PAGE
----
Has anyone heard of ‘ergodic literature’? Because until today I had read a couple books in this unique little category without realising it had an actual name. And since words are so powerful, this single word has opened up a whole world of reading that I wouldn’t have discovered otherwise. So if you like strange, outside-of-the-box storytelling — read on!
What is Ergodic Literature?
Most English language books are read from front to back and left to right. Ergodic literature, from what I understand, tells this basic rule of reading to piss off. Ergodic literature wants you to forget traditional written storytelling and take control of your own journey through the book. Want to read a book where you can start in the middle? Read upside down? Follow along with bizarre footnotes? These books are crazy and interactive and want to make you, the reader, a part of the story. It involves a level of interaction that traditional books simply do not require, whether that’s holding a book up to a mirror to read a passage or pulling a letter out of an envelope. It’s immersion and agency without a digital screen and a way of storytelling that someone is either going to love or absolutely hate.
It seems complicated to fit all ‘ergodic’ books into a neat little box. From what I’ve read, what some consider to be ergodic literature, others consider being a plain old book. When I first read through the Wikipedia article on the subject I instantly thought of the Give Yourself Goosebumps series by R. L. Stine that I was obsessed with in the 90s (‘Reader beware… You choose the scare!’). These were, of course, the Goosebumps version of the popular Choose Your Own Adventure books from the 80s. Give Yourself Goosebumps seem to be ‘lite’ examples of ergodic literature, but as far as I can tell they fit into the loosely defined criteria well enough. Like other examples of ergodic literature that I will get to shortly, the Give Yourself Goosebumps books require more work and input from you outside of passive reading. For instance, the beginning of my favourite book in the series, Escape from the Carnival of Horrors, has the reader decide what area of the carnival they want to explore: the rides, the midway or the freak show before spiralling into dozens of other choices that the reader gets to make on their adventure.
An example of ergodic literature that pops up on a few lists (and that I absolutely ADORE) is Nick Bantock’s Griffin & Sabine: An Extraordinary Correspondence. In Griffin & Sabine, a book of correspondence between a man in London who designs postcards and a woman on an island who designs postage stamps, the story is told through both postcards and eventually letters. While Griffin & Sabine has a quirky appeal, what makes it fall into the category of ‘ergodic literature’ is that the letters have been folded up and placed inside envelopes on the pages. So there’s that extra bit of physical connection between the reader and the narrative. I’ll write a proper review of this book soon as it’s stunning and I really want to ramble on about it.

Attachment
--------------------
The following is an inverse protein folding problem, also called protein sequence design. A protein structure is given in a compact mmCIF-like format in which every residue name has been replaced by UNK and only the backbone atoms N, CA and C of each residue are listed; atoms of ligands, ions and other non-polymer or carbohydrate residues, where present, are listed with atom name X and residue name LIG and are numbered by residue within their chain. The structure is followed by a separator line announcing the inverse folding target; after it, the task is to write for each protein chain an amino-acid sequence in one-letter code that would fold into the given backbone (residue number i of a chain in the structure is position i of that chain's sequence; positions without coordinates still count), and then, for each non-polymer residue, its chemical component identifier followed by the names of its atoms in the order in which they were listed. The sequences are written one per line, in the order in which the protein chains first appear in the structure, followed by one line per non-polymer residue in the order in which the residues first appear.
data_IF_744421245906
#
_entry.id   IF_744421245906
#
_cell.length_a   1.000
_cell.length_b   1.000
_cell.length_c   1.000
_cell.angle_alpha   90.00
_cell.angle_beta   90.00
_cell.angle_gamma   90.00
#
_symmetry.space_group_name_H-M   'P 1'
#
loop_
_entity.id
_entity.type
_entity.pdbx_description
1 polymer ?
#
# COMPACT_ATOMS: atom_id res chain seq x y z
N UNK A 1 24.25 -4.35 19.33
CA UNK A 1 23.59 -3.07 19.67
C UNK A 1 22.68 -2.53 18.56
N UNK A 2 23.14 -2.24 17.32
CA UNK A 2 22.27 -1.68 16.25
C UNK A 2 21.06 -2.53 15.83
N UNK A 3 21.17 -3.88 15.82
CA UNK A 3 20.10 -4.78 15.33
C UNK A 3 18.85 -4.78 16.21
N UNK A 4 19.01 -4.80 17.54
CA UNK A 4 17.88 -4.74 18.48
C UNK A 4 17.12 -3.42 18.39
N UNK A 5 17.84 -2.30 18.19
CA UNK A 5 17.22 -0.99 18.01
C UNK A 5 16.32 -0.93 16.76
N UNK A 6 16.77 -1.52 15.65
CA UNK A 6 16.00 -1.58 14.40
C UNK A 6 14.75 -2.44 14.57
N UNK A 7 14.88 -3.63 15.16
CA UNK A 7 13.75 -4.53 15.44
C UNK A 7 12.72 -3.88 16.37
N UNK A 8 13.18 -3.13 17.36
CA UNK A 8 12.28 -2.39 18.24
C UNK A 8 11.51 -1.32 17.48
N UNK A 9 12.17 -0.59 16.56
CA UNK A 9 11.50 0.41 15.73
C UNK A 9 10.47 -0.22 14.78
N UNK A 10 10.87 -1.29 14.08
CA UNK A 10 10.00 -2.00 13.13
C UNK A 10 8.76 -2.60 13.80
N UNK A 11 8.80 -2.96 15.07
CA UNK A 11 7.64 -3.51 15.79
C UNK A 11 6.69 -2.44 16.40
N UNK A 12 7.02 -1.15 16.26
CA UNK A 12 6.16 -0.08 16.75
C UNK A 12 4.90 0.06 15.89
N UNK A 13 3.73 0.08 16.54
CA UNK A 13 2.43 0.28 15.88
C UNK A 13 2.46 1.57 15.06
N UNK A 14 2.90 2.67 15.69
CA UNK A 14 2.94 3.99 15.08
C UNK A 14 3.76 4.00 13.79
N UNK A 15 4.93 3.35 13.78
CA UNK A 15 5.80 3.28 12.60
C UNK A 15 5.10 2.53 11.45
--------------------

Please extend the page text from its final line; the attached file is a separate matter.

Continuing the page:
And of course, Mark Z. Danielewski’s House of Leaves is a bit of a poster child for ergodic literature. Fans of horror and experimental literature have likely heard of this book even if they haven’t tried to tackle reading it yet (it’s not only very thick but very heavy). House of Leaves is a story within a story filled with footnotes and photographs all surrounding a documentary about a house that may or may not have ever existed. The book can be read a number of ways and never forces the reader to read in a linear fashion, but instead removes all sense of traditional rules and kind of lets you do your own thing. House of Leaves was definitely the first time I experienced spinning a book in circles in order to read all of the text on a page. It’s bizarre, subverts traditional print storytelling, and is a bit of an obsession for some readers who analyse each page over and over again to find out what any of it actually means. I spent some time talking about this unique and beastly book in my review (the second half of which contains spoilers, just fyi!).
Other examples of ergodic literature that I have yet to read (but hope to soon) are S. by J. J. Abrams, Composition #1 by Marc Saporta, and One Rainy Day in May (Familiar #1) by Mark Z. Danielewski. There are quite a few of these books and a useful list can be found on Goodreads for those who are interested.
So basically, I’m now obsessed. I’ve been thinking about ergodic literature constantly since I first read about it. This is basically a really long post explaining that I’ve now added a new category under the ‘Book Review’ tab on my navigation bar for these types of experimental books. You’ll notice that my review for House of Leaves has now been put into this category and to be honest, all this talk of ergodic literature makes me want to read it again.
What do you Think?
Have you read any books that can be considered ‘ergodic literature’? Is this a type of storytelling that interests you or repulses you? Any recommendations of ergodic books for me to devour? Let me know in the comments!